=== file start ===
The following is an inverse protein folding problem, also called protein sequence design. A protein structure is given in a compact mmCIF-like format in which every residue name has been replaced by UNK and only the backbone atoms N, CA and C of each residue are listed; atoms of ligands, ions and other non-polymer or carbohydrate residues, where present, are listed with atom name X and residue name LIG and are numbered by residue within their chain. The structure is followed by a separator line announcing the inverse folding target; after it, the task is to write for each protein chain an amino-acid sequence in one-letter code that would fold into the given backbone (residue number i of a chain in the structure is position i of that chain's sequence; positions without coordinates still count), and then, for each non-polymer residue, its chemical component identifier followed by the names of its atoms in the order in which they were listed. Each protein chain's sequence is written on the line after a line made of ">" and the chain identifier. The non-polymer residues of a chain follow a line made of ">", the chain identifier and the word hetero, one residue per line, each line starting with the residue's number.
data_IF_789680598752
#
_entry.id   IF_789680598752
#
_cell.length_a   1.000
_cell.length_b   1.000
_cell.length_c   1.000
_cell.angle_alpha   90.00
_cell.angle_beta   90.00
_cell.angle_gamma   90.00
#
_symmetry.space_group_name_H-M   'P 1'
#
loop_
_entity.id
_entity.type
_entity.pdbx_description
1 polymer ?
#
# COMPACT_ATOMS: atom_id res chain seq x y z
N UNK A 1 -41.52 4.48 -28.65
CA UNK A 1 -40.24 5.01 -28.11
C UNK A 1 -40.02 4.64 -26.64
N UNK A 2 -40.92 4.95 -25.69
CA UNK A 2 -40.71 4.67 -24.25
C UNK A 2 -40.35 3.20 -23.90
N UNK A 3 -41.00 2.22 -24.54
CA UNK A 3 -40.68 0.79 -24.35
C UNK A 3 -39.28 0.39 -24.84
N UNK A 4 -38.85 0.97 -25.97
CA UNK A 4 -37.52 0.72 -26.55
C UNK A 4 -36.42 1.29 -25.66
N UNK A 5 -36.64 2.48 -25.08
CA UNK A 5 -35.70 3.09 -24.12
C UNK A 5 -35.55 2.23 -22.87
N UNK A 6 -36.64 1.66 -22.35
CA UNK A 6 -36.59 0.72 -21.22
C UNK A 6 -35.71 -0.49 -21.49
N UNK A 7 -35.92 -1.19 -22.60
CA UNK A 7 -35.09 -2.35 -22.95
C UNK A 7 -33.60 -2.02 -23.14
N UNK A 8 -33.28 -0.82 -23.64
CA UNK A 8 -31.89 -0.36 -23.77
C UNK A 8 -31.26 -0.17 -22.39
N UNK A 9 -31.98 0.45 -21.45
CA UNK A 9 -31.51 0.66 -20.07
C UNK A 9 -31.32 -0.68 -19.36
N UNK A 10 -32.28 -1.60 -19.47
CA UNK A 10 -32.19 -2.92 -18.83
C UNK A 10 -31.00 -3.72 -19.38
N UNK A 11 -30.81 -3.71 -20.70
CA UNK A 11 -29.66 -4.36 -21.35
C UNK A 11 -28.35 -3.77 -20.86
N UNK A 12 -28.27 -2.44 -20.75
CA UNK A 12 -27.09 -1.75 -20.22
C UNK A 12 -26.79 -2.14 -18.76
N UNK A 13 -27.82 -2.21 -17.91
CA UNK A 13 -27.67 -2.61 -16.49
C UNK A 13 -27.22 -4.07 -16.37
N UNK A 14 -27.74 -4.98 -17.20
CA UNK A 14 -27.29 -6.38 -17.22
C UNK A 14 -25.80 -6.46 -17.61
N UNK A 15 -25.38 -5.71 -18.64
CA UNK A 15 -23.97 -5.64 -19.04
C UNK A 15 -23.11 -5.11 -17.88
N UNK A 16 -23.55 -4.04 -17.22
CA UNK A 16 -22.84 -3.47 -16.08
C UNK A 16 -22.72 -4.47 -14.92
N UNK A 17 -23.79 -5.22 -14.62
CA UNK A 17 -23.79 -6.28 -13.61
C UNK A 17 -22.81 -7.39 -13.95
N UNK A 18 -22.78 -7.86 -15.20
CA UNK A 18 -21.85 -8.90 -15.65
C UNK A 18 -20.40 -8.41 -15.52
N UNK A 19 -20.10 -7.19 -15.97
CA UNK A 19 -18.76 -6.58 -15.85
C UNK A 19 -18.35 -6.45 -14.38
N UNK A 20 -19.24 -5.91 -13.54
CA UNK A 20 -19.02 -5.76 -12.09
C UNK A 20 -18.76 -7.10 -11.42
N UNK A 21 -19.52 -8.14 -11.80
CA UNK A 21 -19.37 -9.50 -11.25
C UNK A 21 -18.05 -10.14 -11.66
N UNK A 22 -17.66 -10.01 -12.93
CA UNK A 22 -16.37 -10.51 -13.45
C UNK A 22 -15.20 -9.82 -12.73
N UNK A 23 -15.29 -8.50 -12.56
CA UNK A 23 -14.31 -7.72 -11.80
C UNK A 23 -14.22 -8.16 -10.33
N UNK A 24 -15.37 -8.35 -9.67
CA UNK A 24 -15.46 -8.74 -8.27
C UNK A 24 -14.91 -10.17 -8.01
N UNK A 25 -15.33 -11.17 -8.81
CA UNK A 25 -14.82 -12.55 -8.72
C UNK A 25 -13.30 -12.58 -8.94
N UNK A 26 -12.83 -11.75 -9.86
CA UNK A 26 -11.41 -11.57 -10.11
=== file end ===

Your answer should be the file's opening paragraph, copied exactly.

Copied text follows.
The following is an inverse protein folding problem, also called protein sequence design. A protein structure is given in a compact mmCIF-like format in which every residue name has been replaced by UNK and only the backbone atoms N, CA and C of each residue are listed; atoms of ligands, ions and other non-polymer or carbohydrate residues, where present, are listed with atom name X and residue name LIG and are numbered by residue within their chain. The structure is followed by a separator line announcing the inverse folding target; after it, the task is to write for each protein chain an amino-acid sequence in one-letter code that would fold into the given backbone (residue number i of a chain in the structure is position i of that chain's sequence; positions without coordinates still count), and then, for each non-polymer residue, its chemical component identifier followed by the names of its atoms in the order in which they were listed. Each protein chain's sequence is written on the line after a line made of ">" and the chain identifier. The non-polymer residues of a chain follow a line made of ">", the chain identifier and the word hetero, one residue per line, each line starting with the residue's number.